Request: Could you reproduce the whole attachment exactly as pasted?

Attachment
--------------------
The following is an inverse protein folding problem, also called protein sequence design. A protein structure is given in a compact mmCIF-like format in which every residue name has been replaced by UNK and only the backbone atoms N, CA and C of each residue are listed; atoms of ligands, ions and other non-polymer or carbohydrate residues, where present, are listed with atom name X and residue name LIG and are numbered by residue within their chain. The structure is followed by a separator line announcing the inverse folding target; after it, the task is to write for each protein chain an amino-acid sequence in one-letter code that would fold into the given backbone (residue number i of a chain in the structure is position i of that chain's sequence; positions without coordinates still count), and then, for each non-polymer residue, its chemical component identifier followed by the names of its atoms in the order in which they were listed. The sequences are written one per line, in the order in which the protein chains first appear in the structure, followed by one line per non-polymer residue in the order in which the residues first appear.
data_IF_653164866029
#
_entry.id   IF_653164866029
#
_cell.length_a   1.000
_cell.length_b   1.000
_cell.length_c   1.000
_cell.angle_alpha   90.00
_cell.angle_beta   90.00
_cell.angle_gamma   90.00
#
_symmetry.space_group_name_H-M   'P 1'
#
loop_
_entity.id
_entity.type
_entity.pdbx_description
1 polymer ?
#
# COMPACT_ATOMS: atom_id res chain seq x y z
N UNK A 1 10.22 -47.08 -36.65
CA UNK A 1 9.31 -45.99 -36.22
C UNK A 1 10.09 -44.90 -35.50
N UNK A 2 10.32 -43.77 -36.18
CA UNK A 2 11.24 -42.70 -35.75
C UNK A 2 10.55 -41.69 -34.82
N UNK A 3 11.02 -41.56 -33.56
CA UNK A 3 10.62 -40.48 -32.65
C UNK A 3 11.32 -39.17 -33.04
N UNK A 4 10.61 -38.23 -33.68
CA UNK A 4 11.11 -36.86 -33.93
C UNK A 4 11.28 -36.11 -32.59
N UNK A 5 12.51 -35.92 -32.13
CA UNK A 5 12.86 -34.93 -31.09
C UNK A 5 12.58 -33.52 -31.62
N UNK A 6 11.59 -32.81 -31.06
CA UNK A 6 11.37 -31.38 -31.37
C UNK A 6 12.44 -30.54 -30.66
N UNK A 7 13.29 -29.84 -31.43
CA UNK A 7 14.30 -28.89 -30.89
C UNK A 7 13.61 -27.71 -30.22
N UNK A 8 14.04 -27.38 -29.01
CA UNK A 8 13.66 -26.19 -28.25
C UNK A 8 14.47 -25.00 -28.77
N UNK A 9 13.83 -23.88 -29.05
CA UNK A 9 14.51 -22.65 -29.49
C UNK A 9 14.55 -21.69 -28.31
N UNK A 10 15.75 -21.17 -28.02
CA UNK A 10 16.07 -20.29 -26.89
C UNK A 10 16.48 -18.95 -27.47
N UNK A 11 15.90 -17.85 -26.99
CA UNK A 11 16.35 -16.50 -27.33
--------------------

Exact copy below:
The following is an inverse protein folding problem, also called protein sequence design. A protein structure is given in a compact mmCIF-like format in which every residue name has been replaced by UNK and only the backbone atoms N, CA and C of each residue are listed; atoms of ligands, ions and other non-polymer or carbohydrate residues, where present, are listed with atom name X and residue name LIG and are numbered by residue within their chain. The structure is followed by a separator line announcing the inverse folding target; after it, the task is to write for each protein chain an amino-acid sequence in one-letter code that would fold into the given backbone (residue number i of a chain in the structure is position i of that chain's sequence; positions without coordinates still count), and then, for each non-polymer residue, its chemical component identifier followed by the names of its atoms in the order in which they were listed. The sequences are written one per line, in the order in which the protein chains first appear in the structure, followed by one line per non-polymer residue in the order in which the residues first appear.
data_IF_653164866029
#
_entry.id   IF_653164866029
#
_cell.length_a   1.000
_cell.length_b   1.000
_cell.length_c   1.000
_cell.angle_alpha   90.00
_cell.angle_beta   90.00
_cell.angle_gamma   90.00
#
_symmetry.space_group_name_H-M   'P 1'
#
loop_
_entity.id
_entity.type
_entity.pdbx_description
1 polymer ?
#
# COMPACT_ATOMS: atom_id res chain seq x y z
N UNK A 1 10.22 -47.08 -36.65
CA UNK A 1 9.31 -45.99 -36.22
C UNK A 1 10.09 -44.90 -35.50
N UNK A 2 10.32 -43.77 -36.18
CA UNK A 2 11.24 -42.70 -35.75
C UNK A 2 10.55 -41.69 -34.82
N UNK A 3 11.02 -41.56 -33.56
CA UNK A 3 10.62 -40.48 -32.65
C UNK A 3 11.32 -39.17 -33.04
N UNK A 4 10.61 -38.23 -33.68
CA UNK A 4 11.11 -36.86 -33.93
C UNK A 4 11.28 -36.11 -32.59
N UNK A 5 12.51 -35.92 -32.13
CA UNK A 5 12.86 -34.93 -31.09
C UNK A 5 12.58 -33.52 -31.62
N UNK A 6 11.59 -32.81 -31.06
CA UNK A 6 11.37 -31.38 -31.37
C UNK A 6 12.44 -30.54 -30.66
N UNK A 7 13.29 -29.84 -31.43
CA UNK A 7 14.30 -28.89 -30.89
C UNK A 7 13.61 -27.71 -30.22
N UNK A 8 14.04 -27.38 -29.01
CA UNK A 8 13.66 -26.19 -28.25
C UNK A 8 14.47 -25.00 -28.77
N UNK A 9 13.83 -23.88 -29.05
CA UNK A 9 14.51 -22.65 -29.49
C UNK A 9 14.55 -21.69 -28.31
N UNK A 10 15.75 -21.17 -28.02
CA UNK A 10 16.07 -20.29 -26.89
C UNK A 10 16.48 -18.95 -27.47
N UNK A 11 15.90 -17.85 -26.99
CA UNK A 11 16.35 -16.50 -27.33